Neuroscience is helping to settle the debate over what caused the Great Recession: was it imperfect information or irrational behaviour?
A very amusing tussle among two high profile economists and an appellate court judge has been featured in The New Republic (available online). I am speaking of George Akerlof and Robert Shiller whose book, Animal Spirits, was harshly reviewed by Richard Posner.
The book addresses the question what causes asset bubbles to inflate and burst. Animal spirits, a term used by John Maynard Keynes has come to mean in its current incarnation “variations in the level of trust, storytelling and human interest, perceptions of corruption or unfairness, anger and optimism, social epidemics causing changes in gut instincts and feelings”.
A long list—which is why Posner’s critique that a reliance on such as set of specific contextual exemptions to the standard rational macroeconomic model is unnecessary. He contends incomplete information is sufficient to explain mistakes made by rational actors in assessing the risks and rewards of investing. Ironically, if anyone should be making this argument, it ought to be Akerlof who pioneered the study of asymmetric information for which we won the Nobel Prize along with Mike Spence and Joe Stiglitz.
Which view is worth its salt then?
Lately, the blogosphere has been buzzing with news of a study out of the University College London or UCL in which researchers have identified a gene that affects our economic decisions or perceptions of financial risk.
Previous studies have identified the amygdala (the same area of the brain used in processing emotions) as being involved in considering such decisions. The purpose of the current study was to determine if a particular gene known as the serotonin transporter, vital in affecting nerve connection in the amygdala, helps respondents deal with something called framing.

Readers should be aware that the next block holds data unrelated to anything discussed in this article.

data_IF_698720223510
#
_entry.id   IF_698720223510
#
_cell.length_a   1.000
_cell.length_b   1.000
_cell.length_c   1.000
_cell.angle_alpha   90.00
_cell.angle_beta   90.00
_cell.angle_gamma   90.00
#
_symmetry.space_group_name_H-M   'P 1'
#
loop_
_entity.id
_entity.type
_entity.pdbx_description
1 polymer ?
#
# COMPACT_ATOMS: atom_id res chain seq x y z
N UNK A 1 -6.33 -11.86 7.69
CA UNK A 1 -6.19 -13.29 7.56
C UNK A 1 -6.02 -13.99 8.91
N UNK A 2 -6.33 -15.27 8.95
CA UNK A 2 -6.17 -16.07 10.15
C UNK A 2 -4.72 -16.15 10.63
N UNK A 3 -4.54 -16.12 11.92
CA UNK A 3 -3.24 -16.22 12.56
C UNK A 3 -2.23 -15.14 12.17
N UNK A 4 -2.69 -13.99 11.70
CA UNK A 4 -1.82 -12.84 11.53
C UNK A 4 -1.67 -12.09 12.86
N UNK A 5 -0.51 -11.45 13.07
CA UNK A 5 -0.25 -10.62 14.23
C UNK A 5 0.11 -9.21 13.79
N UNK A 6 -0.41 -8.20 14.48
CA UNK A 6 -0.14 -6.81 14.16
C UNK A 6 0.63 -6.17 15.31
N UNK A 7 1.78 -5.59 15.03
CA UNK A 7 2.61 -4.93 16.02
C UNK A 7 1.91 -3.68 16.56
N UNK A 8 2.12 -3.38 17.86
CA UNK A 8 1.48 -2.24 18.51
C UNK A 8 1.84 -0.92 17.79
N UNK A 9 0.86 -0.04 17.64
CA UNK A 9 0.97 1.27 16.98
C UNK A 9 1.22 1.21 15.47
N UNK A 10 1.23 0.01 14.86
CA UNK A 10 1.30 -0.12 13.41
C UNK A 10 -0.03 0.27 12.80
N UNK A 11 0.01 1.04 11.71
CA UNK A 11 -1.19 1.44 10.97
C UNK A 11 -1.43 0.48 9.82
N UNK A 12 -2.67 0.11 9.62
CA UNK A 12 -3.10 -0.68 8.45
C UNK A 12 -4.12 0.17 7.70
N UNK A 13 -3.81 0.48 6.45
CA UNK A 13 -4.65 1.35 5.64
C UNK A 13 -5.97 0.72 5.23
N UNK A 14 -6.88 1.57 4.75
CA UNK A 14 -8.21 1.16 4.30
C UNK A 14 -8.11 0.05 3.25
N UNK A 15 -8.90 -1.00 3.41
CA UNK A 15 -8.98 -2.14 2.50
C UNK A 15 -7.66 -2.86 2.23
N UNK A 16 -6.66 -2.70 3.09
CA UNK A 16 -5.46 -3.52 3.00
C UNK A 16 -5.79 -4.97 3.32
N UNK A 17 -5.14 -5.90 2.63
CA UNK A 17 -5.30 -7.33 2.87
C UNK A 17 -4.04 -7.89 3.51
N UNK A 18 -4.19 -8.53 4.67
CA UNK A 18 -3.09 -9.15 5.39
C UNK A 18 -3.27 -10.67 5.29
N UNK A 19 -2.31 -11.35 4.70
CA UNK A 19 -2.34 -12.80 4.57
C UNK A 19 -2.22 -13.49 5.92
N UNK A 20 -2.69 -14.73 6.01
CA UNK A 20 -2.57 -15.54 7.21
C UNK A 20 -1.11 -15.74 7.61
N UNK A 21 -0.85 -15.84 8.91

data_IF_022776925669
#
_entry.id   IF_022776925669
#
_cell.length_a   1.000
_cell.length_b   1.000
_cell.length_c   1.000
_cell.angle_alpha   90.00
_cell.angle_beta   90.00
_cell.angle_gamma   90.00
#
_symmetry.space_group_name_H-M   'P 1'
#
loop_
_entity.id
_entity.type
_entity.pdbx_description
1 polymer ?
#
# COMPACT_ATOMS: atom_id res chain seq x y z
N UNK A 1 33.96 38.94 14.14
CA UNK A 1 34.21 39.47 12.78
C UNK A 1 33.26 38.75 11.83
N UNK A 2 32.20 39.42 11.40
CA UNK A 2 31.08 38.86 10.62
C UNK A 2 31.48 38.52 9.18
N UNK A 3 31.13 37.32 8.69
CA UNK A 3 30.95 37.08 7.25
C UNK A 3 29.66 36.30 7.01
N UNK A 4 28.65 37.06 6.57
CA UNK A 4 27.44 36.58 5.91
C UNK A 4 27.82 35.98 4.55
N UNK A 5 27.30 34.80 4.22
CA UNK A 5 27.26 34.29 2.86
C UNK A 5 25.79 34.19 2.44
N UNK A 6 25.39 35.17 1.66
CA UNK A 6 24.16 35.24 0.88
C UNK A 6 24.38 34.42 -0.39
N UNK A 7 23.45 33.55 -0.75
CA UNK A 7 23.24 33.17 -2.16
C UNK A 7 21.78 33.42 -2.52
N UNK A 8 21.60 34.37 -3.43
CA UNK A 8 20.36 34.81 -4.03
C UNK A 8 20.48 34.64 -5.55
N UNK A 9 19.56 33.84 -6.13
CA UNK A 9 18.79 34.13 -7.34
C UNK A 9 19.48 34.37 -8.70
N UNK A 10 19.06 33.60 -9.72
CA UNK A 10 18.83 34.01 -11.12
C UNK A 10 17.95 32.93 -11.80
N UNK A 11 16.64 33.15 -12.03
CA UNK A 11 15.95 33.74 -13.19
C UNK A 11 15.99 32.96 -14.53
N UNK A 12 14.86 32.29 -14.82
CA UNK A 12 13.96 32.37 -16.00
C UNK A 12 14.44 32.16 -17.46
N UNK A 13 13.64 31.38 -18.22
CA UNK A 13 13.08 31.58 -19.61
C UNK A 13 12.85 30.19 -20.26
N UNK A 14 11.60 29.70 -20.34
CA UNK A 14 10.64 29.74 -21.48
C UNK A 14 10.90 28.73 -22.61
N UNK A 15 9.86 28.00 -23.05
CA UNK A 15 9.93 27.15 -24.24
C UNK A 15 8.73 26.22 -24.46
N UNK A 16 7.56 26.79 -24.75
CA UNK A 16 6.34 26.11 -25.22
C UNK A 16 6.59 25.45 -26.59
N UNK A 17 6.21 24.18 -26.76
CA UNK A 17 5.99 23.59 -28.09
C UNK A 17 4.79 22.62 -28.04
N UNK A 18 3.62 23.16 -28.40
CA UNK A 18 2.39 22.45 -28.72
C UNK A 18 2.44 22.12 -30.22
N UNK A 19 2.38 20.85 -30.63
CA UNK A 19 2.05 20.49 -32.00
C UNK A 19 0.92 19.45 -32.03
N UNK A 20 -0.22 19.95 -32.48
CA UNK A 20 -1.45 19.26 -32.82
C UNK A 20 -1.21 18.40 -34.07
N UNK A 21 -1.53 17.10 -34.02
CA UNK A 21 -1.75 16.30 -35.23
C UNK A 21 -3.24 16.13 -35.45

Generally, individuals are loss averse. For instance, being told that there is an 80 percent chance of surviving an operation would be the same as saying there is a 20 percent chance of dying. A person might decide differently based on whether the positive or negative side of an argument is used as a frame of referrence.
Susceptibility to this framing effect could be exploited by slick salesmen, mortgage brokers, credit officers, and the like to the detriment of investors and buyers (think of the sub-prime mortgage mess). For this reason, Colin Camerer and others recommend “cooling off periods” in which buyers could essentially renege without cost to them. This would remove the incentive for firms to engage in high pressure sales tactics.
The study found that individuals with a certain variant of the gene were more susceptible to framing. The good news is that genetics only accounts for 10 per cent of the variations in decisions. The remainder could be explained by life experiences, in other words, by personal and social learning.
The bottomline is that "animal spirits" a theoretical construct to explain irrational behaviour seems to find concrete verification in this study. With neuroscience, the behavioural argument that irrational decision making comes into play in market failures finds strong support.